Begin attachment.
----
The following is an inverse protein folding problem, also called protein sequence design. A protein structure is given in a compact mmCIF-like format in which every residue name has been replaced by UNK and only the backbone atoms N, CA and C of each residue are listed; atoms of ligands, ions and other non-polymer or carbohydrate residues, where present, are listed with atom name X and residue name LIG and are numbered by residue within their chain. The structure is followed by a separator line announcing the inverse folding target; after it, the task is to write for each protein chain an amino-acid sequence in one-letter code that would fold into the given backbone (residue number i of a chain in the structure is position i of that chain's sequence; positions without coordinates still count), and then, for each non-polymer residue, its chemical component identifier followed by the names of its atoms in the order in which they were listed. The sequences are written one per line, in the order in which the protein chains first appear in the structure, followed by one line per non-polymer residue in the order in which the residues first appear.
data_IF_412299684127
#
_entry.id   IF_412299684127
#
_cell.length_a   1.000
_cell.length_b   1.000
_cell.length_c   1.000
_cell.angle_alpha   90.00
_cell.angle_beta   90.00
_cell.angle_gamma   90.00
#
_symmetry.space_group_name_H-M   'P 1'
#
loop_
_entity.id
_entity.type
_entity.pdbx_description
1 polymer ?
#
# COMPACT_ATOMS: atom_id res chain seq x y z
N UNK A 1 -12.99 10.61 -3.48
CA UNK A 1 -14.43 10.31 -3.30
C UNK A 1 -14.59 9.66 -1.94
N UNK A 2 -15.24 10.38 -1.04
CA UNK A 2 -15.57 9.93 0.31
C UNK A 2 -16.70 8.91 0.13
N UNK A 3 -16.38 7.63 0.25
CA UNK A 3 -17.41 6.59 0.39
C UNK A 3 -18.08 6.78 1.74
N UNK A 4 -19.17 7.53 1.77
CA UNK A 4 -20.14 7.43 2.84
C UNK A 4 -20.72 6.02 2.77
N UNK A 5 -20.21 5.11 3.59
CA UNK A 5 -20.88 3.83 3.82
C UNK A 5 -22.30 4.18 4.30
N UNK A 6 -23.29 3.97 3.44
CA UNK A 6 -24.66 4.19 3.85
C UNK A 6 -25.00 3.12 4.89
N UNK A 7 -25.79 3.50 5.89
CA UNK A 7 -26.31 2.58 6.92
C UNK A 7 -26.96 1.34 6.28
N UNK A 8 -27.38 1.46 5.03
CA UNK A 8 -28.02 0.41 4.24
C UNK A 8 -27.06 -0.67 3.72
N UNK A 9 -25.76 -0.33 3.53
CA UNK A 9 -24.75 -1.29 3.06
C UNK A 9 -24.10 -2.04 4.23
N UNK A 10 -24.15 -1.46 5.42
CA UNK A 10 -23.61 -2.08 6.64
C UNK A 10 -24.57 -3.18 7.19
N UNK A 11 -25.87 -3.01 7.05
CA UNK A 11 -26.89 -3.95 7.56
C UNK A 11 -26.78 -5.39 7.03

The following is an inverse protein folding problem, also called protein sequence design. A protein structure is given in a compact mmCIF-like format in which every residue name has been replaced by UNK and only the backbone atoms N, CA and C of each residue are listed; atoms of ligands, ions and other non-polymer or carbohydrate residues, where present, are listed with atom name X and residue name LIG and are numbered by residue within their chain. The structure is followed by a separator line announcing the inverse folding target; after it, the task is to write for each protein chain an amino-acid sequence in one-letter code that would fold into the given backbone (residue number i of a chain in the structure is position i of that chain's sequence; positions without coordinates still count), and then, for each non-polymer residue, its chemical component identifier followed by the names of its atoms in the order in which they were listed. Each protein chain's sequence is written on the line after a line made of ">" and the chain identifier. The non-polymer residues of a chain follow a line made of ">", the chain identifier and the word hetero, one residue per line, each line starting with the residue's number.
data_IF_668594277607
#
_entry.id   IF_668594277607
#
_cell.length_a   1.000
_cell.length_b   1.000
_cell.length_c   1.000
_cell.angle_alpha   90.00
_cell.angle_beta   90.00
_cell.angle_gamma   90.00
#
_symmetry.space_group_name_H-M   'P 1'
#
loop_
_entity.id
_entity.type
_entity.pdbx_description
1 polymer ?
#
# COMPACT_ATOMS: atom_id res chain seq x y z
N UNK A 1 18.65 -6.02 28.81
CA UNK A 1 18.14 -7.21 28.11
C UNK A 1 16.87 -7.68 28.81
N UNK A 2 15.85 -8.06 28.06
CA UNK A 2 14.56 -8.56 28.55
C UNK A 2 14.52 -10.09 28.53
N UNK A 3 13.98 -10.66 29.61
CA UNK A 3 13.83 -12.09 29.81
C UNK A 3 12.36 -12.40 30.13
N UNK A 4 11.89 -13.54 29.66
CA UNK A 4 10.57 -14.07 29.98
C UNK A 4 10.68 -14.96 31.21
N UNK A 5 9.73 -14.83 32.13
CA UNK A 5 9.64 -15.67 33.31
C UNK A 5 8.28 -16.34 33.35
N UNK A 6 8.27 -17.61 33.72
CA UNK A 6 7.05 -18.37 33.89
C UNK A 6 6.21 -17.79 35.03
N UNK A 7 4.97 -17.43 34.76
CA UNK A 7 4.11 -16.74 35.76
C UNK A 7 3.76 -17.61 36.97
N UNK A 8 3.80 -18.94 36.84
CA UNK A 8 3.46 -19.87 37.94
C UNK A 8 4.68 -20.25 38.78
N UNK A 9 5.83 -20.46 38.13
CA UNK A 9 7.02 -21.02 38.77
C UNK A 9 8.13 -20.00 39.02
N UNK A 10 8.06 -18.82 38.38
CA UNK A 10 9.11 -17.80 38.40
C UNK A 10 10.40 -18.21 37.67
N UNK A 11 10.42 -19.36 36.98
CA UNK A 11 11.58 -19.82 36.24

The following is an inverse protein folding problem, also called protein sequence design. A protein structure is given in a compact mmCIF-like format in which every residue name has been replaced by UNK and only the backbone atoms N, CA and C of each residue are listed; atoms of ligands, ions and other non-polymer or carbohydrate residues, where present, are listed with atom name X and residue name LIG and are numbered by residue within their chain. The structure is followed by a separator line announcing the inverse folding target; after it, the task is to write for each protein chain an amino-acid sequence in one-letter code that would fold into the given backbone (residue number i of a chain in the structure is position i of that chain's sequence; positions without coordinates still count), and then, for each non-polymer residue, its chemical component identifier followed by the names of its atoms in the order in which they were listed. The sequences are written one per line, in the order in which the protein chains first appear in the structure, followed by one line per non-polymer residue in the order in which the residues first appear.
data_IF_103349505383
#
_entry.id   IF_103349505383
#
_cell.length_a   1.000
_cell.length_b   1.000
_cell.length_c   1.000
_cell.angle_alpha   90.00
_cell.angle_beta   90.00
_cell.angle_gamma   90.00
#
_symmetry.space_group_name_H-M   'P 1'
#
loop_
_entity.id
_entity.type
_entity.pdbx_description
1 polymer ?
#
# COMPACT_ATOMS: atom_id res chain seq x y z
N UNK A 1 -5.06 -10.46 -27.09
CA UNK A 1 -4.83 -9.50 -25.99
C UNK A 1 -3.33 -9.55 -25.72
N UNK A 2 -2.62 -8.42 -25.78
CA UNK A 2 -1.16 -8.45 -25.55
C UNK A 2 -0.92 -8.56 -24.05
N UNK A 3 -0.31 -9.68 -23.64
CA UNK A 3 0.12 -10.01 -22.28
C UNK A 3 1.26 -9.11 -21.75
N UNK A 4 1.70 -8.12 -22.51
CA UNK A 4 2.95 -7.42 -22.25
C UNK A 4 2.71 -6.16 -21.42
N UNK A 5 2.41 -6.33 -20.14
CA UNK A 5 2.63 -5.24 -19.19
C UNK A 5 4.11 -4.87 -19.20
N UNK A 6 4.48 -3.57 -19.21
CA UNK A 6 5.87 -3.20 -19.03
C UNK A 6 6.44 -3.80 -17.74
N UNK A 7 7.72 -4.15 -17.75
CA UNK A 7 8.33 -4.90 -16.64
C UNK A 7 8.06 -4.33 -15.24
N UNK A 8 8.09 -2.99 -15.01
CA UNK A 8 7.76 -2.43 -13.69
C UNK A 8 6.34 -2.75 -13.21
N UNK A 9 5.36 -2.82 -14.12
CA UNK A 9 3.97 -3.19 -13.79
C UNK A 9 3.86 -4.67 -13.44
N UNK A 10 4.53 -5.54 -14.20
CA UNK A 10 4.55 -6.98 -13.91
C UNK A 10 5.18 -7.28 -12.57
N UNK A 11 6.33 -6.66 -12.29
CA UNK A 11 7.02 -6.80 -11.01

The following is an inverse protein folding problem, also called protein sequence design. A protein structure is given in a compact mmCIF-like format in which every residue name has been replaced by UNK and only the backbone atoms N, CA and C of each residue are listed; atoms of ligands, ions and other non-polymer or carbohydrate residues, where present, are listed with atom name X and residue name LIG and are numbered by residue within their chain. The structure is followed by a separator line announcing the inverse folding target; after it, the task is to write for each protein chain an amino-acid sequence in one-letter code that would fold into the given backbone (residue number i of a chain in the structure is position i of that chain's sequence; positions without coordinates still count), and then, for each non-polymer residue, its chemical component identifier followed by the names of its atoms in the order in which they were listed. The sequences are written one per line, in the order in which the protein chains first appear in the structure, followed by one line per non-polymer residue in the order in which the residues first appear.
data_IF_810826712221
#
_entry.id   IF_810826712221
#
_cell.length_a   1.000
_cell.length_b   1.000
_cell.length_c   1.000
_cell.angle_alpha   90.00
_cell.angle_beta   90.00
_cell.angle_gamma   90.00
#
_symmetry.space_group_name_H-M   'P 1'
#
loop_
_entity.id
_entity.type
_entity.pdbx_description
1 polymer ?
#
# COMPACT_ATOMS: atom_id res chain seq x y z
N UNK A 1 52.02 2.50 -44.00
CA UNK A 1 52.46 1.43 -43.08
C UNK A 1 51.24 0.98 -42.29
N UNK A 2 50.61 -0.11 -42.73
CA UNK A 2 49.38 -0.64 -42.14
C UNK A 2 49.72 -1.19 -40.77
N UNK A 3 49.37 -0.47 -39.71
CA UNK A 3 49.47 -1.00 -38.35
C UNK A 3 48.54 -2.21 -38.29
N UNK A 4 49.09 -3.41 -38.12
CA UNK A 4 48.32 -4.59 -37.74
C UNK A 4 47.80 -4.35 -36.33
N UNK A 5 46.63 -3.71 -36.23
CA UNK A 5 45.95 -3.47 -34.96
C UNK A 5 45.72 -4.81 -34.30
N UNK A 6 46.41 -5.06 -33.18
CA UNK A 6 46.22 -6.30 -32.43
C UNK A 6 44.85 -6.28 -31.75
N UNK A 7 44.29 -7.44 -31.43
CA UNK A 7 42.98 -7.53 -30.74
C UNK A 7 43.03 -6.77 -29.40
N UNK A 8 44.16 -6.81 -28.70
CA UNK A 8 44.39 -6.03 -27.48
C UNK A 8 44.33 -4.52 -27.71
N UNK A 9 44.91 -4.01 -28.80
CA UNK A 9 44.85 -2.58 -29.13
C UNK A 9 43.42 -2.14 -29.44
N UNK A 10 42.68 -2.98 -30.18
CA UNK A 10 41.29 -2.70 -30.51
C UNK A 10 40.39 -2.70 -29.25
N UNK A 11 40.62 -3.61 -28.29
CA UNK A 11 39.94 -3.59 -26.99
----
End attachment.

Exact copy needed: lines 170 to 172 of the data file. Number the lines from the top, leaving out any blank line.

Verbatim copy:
_cell.angle_beta   90.00
_cell.angle_gamma   90.00
#